For many cities that have endured the painful process of dissolving their redevelopment agencies, the bloodletting has begun anew.
A couple of weeks ago, the Cupertino City Council approved the long-awaited, 3.2-million-square-foot Apple Campus 2. Approval means that the building, notable for its purely circular footprint, is to arise on an open field north of Interstate 280, with completion expected in about two years. Designed by architectural luminary Sir Norman Foster, the main office building is notable for a purely circular footprint. Both Apple and the architect suggest that the horizontally oriented, four-story building will be gentler on Gaia than a tall building.
In the pantheon of developer complaints about the California Environmental Quality Act, perhaps the most common one is that it’s too easy to use it to file crazy lawsuits purely for the purposes of gumming up the works.
Which is maybe why the building industry and property rights advocates have spent so much time lately filing CEQA lawsuits apparently designed to gum up the works.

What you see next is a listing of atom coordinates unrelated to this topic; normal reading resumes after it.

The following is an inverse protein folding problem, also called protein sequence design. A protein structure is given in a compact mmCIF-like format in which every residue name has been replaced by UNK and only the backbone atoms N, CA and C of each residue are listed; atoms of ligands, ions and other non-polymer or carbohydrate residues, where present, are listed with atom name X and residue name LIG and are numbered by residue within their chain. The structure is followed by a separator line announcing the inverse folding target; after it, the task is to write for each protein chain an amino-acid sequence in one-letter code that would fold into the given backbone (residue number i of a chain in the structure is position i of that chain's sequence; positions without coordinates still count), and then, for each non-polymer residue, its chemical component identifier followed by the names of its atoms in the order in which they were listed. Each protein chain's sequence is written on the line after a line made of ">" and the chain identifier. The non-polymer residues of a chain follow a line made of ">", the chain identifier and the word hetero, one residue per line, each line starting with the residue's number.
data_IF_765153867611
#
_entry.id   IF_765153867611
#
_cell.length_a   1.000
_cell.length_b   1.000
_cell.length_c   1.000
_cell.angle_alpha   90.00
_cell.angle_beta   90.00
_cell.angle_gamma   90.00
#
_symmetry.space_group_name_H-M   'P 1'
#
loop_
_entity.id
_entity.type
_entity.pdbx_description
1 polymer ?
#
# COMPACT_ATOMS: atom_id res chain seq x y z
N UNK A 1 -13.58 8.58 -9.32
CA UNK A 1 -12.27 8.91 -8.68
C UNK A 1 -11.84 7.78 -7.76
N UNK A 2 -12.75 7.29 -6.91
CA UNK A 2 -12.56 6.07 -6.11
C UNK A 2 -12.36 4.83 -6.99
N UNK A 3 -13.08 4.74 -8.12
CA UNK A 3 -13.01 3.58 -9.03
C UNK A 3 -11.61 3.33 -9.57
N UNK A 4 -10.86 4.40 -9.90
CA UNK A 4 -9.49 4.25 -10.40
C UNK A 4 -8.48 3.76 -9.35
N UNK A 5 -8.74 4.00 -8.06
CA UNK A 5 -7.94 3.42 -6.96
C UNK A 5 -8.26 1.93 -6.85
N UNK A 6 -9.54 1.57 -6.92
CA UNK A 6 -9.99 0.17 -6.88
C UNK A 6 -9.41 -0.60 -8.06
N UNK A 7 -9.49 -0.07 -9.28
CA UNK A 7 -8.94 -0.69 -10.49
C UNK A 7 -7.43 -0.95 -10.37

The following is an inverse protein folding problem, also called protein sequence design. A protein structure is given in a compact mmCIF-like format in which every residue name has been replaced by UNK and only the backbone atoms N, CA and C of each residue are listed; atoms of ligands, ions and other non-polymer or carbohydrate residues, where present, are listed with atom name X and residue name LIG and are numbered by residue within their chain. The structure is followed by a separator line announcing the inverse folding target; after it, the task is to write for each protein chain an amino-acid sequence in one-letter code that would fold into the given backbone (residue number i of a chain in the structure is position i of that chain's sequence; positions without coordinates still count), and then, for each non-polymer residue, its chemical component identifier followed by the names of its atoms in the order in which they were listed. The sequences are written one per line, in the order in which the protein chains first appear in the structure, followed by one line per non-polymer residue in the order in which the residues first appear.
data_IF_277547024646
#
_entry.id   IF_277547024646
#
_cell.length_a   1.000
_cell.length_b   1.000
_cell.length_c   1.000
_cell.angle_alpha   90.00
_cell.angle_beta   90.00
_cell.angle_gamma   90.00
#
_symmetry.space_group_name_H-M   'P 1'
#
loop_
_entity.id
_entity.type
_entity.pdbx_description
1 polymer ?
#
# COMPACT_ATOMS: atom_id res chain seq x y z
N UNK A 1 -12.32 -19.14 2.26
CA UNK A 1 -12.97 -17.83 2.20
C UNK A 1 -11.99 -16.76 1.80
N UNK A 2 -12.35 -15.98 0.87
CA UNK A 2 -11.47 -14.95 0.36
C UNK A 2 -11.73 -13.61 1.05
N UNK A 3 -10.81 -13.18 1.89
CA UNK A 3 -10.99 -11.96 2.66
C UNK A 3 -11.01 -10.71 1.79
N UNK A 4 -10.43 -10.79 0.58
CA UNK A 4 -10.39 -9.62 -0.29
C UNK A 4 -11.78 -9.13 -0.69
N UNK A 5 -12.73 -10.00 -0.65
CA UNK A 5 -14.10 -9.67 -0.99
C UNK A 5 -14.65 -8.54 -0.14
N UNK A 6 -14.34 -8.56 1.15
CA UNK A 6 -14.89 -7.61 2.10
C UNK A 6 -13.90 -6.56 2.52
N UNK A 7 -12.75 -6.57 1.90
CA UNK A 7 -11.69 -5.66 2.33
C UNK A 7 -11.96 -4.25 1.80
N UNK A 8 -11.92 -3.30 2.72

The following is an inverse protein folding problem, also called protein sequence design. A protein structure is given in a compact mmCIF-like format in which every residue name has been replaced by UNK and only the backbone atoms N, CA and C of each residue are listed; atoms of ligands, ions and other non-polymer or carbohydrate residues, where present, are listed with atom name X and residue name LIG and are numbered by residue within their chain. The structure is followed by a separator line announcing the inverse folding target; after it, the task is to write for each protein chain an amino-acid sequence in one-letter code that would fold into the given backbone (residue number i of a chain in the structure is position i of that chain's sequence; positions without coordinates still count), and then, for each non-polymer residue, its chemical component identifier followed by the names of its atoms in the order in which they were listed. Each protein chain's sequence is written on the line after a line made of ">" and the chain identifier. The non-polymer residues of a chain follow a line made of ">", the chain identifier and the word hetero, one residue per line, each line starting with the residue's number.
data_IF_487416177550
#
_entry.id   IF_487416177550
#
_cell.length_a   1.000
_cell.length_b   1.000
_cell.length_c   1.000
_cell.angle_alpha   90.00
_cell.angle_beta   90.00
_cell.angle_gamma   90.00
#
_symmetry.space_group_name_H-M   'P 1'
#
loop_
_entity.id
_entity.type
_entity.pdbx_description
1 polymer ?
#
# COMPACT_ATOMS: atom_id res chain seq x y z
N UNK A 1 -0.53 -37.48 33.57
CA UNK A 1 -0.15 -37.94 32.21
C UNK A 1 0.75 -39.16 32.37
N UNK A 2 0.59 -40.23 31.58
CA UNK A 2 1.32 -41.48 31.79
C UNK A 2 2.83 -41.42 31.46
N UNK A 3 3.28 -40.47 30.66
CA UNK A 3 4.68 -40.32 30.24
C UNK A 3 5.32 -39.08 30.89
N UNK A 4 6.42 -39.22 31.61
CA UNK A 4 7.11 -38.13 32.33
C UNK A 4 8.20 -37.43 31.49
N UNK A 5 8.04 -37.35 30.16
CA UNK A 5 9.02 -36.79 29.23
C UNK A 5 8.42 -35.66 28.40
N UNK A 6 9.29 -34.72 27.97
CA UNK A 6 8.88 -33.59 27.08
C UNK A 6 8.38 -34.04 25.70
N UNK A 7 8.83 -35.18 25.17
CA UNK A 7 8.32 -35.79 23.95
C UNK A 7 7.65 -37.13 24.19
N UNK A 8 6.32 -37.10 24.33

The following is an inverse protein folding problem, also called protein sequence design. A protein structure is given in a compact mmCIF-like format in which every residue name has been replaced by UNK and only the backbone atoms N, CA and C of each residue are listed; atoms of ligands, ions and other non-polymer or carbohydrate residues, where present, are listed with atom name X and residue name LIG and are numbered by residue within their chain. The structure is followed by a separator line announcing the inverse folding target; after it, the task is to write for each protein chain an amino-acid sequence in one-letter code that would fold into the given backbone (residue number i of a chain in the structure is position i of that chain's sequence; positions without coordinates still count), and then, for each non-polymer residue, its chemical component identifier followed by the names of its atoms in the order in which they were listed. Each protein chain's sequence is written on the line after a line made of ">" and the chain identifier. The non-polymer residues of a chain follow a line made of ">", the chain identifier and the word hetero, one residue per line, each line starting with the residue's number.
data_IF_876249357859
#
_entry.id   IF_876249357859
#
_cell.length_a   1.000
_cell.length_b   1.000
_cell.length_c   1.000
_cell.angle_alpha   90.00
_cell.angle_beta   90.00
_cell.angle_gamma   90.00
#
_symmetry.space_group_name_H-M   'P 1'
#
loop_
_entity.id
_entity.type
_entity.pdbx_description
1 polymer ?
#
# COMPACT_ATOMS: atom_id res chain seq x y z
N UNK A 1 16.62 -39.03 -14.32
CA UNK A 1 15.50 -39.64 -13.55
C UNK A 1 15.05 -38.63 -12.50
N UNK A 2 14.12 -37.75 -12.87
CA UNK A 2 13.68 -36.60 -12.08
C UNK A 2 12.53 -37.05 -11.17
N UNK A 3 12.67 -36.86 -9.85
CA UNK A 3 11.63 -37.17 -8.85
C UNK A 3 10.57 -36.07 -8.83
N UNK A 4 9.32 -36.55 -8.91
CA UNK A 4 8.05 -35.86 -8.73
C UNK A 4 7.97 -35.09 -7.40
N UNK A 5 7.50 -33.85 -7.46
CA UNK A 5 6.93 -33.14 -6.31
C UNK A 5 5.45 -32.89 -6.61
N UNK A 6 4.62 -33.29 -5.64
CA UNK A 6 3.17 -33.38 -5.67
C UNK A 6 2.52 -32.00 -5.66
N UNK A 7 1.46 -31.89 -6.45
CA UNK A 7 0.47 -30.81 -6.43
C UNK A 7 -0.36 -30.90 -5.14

In Alliance for the Protection of the Auburn Community En
After eight years in elected office in California, I can tell you that I often fell into the same trap as everybody else: chasing revenue. When you’re up against the wall on budget problems, any new revenue – especially a boost in property or sales tax revenue – looks like the solution to all your problems.
Well, California's at it again -- going in a different direction than the rest of the country.
The Census Bureau recently released a new report showed that -- by at least one measure -- the nation's overall population density dropped by 6% between 2000 and 2010. But by this same measure, the population density of most California metro areas -- where almost 90% of Californians live -- is going up. And density's going up faster in the smaller counties. What gives?
Preliminary plans were recently revealed Los Angeles's 77-year old union station modernization project. The plans (including four design concepts) focus on the integration of the stateís High Speed Rail system with the cityís historic transit hub. Additionally, the improvements aim to enhance the passenger experience by adding restaurants and retail, centralizing alternate terminals and improving connectivity and accessibility to its surrounding neighborhoods.
Yesterday’s California Supreme Court ruling on medical marijuana dispensaries put a longstanding legal dispute to rest and gave cities the green light to zone out such establishments.
I love a Parisian stroll as much as the next guy does, but I have friends in the planning community who make me look like Robert Moses. They ride fixies. They build parklets. They live in lofts. They go on urban hikes. Some don’t own cars—in Los Angeles. And I have never heard one of them say, “man, I really wish L.A. was more like Bangladesh.”